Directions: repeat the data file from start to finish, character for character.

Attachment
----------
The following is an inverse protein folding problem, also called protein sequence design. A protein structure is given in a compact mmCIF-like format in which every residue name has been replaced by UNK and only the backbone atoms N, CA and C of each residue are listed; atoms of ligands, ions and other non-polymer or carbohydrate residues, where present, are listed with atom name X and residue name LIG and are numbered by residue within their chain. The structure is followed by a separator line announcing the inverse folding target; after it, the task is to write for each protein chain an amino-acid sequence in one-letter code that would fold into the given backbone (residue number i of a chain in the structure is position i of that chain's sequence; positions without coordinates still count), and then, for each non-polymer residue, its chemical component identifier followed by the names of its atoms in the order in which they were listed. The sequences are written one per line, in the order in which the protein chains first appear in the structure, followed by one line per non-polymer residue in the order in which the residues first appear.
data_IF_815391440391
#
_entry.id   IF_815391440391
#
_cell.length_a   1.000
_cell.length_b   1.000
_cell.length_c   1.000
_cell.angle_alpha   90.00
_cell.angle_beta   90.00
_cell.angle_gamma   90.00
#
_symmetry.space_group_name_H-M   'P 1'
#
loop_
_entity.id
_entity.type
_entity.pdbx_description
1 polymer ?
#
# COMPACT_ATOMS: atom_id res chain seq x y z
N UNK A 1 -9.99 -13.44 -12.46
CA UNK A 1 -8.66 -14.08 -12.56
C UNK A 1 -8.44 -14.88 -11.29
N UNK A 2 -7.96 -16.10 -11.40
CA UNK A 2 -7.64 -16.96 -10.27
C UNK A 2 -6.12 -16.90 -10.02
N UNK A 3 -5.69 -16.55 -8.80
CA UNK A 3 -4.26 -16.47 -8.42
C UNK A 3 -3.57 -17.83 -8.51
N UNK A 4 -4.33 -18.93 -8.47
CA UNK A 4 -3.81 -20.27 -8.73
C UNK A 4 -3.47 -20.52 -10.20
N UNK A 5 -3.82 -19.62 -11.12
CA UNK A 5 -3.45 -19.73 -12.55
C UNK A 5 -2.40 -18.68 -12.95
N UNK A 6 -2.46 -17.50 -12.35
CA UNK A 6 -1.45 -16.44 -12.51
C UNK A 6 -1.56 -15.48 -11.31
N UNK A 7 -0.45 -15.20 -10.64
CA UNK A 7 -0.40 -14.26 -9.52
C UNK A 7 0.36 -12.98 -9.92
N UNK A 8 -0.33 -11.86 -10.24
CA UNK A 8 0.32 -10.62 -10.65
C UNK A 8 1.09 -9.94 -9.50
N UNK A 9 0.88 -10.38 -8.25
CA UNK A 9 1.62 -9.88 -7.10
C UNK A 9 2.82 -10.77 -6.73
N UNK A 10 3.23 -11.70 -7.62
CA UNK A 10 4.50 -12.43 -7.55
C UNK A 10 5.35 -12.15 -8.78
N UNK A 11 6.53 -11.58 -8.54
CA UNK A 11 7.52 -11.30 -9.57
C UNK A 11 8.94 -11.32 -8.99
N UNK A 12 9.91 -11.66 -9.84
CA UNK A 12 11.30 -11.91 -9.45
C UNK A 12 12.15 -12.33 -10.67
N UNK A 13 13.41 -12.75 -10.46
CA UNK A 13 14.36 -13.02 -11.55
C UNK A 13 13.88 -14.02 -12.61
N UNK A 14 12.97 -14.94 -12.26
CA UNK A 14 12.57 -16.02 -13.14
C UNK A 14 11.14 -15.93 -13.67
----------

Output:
The following is an inverse protein folding problem, also called protein sequence design. A protein structure is given in a compact mmCIF-like format in which every residue name has been replaced by UNK and only the backbone atoms N, CA and C of each residue are listed; atoms of ligands, ions and other non-polymer or carbohydrate residues, where present, are listed with atom name X and residue name LIG and are numbered by residue within their chain. The structure is followed by a separator line announcing the inverse folding target; after it, the task is to write for each protein chain an amino-acid sequence in one-letter code that would fold into the given backbone (residue number i of a chain in the structure is position i of that chain's sequence; positions without coordinates still count), and then, for each non-polymer residue, its chemical component identifier followed by the names of its atoms in the order in which they were listed. The sequences are written one per line, in the order in which the protein chains first appear in the structure, followed by one line per non-polymer residue in the order in which the residues first appear.
data_IF_815391440391
#
_entry.id   IF_815391440391
#
_cell.length_a   1.000
_cell.length_b   1.000
_cell.length_c   1.000
_cell.angle_alpha   90.00
_cell.angle_beta   90.00
_cell.angle_gamma   90.00
#
_symmetry.space_group_name_H-M   'P 1'
#
loop_
_entity.id
_entity.type
_entity.pdbx_description
1 polymer ?
#
# COMPACT_ATOMS: atom_id res chain seq x y z
N UNK A 1 -9.99 -13.44 -12.46
CA UNK A 1 -8.66 -14.08 -12.56
C UNK A 1 -8.44 -14.88 -11.29
N UNK A 2 -7.96 -16.10 -11.40
CA UNK A 2 -7.64 -16.96 -10.27
C UNK A 2 -6.12 -16.90 -10.02
N UNK A 3 -5.69 -16.55 -8.80
CA UNK A 3 -4.26 -16.47 -8.42
C UNK A 3 -3.57 -17.83 -8.51
N UNK A 4 -4.33 -18.93 -8.47
CA UNK A 4 -3.81 -20.27 -8.73
C UNK A 4 -3.47 -20.52 -10.20
N UNK A 5 -3.82 -19.62 -11.12
CA UNK A 5 -3.45 -19.73 -12.55
C UNK A 5 -2.40 -18.68 -12.95
N UNK A 6 -2.46 -17.50 -12.35
CA UNK A 6 -1.45 -16.44 -12.51
C UNK A 6 -1.56 -15.48 -11.31
N UNK A 7 -0.45 -15.20 -10.64
CA UNK A 7 -0.40 -14.26 -9.52
C UNK A 7 0.36 -12.98 -9.92
N UNK A 8 -0.33 -11.86 -10.24
CA UNK A 8 0.32 -10.62 -10.65
C UNK A 8 1.09 -9.94 -9.50
N UNK A 9 0.88 -10.38 -8.25
CA UNK A 9 1.62 -9.88 -7.10
C UNK A 9 2.82 -10.77 -6.73
N UNK A 10 3.23 -11.70 -7.62
CA UNK A 10 4.50 -12.43 -7.55
C UNK A 10 5.35 -12.15 -8.78
N UNK A 11 6.53 -11.58 -8.54
CA UNK A 11 7.52 -11.30 -9.57
C UNK A 11 8.94 -11.32 -8.99
N UNK A 12 9.91 -11.66 -9.84
CA UNK A 12 11.30 -11.91 -9.45
C UNK A 12 12.15 -12.33 -10.67
N UNK A 13 13.41 -12.75 -10.46
CA UNK A 13 14.36 -13.02 -11.55
C UNK A 13 13.88 -14.02 -12.61
N UNK A 14 12.97 -14.94 -12.26
CA UNK A 14 12.57 -16.02 -13.14
C UNK A 14 11.14 -15.93 -13.67